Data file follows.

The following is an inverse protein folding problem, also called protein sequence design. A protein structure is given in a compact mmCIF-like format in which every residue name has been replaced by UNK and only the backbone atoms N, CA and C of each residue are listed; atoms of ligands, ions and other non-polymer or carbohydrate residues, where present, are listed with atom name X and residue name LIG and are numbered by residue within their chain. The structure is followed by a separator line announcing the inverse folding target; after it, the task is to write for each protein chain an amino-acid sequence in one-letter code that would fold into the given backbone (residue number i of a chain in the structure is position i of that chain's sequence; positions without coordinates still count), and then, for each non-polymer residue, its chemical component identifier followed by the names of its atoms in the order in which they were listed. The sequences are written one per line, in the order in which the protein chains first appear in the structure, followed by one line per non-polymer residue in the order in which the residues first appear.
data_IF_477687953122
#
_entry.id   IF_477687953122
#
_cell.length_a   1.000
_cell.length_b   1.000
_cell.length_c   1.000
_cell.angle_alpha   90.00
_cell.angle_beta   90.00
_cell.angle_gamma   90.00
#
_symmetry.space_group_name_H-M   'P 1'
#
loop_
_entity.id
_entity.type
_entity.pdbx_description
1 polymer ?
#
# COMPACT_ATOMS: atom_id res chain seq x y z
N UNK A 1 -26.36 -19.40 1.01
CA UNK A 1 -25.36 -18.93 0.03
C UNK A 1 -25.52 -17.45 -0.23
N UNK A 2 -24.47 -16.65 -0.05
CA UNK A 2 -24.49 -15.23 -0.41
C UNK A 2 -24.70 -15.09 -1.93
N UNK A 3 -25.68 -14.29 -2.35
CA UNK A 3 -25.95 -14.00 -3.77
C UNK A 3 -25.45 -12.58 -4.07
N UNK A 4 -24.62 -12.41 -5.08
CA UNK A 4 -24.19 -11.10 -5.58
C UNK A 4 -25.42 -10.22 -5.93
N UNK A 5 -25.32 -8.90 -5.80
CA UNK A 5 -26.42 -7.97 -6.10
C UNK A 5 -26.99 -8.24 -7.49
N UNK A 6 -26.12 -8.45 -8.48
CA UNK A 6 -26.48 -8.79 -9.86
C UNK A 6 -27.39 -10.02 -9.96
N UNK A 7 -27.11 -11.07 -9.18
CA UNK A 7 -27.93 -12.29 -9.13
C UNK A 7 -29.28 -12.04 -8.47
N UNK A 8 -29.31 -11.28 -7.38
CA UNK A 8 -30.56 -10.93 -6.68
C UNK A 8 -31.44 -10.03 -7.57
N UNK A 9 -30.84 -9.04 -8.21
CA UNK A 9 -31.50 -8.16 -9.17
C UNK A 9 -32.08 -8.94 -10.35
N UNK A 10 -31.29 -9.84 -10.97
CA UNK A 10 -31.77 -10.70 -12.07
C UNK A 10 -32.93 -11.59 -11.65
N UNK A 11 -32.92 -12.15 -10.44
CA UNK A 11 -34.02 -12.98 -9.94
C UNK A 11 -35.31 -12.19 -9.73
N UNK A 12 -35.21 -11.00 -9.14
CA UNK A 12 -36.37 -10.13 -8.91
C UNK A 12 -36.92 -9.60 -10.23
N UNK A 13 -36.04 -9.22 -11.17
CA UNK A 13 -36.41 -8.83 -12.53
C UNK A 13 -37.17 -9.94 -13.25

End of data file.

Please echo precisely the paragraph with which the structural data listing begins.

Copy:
The following is an inverse protein folding problem, also called protein sequence design. A protein structure is given in a compact mmCIF-like format in which every residue name has been replaced by UNK and only the backbone atoms N, CA and C of each residue are listed; atoms of ligands, ions and other non-polymer or carbohydrate residues, where present, are listed with atom name X and residue name LIG and are numbered by residue within their chain. The structure is followed by a separator line announcing the inverse folding target; after it, the task is to write for each protein chain an amino-acid sequence in one-letter code that would fold into the given backbone (residue number i of a chain in the structure is position i of that chain's sequence; positions without coordinates still count), and then, for each non-polymer residue, its chemical component identifier followed by the names of its atoms in the order in which they were listed. The sequences are written one per line, in the order in which the protein chains first appear in the structure, followed by one line per non-polymer residue in the order in which the residues first appear.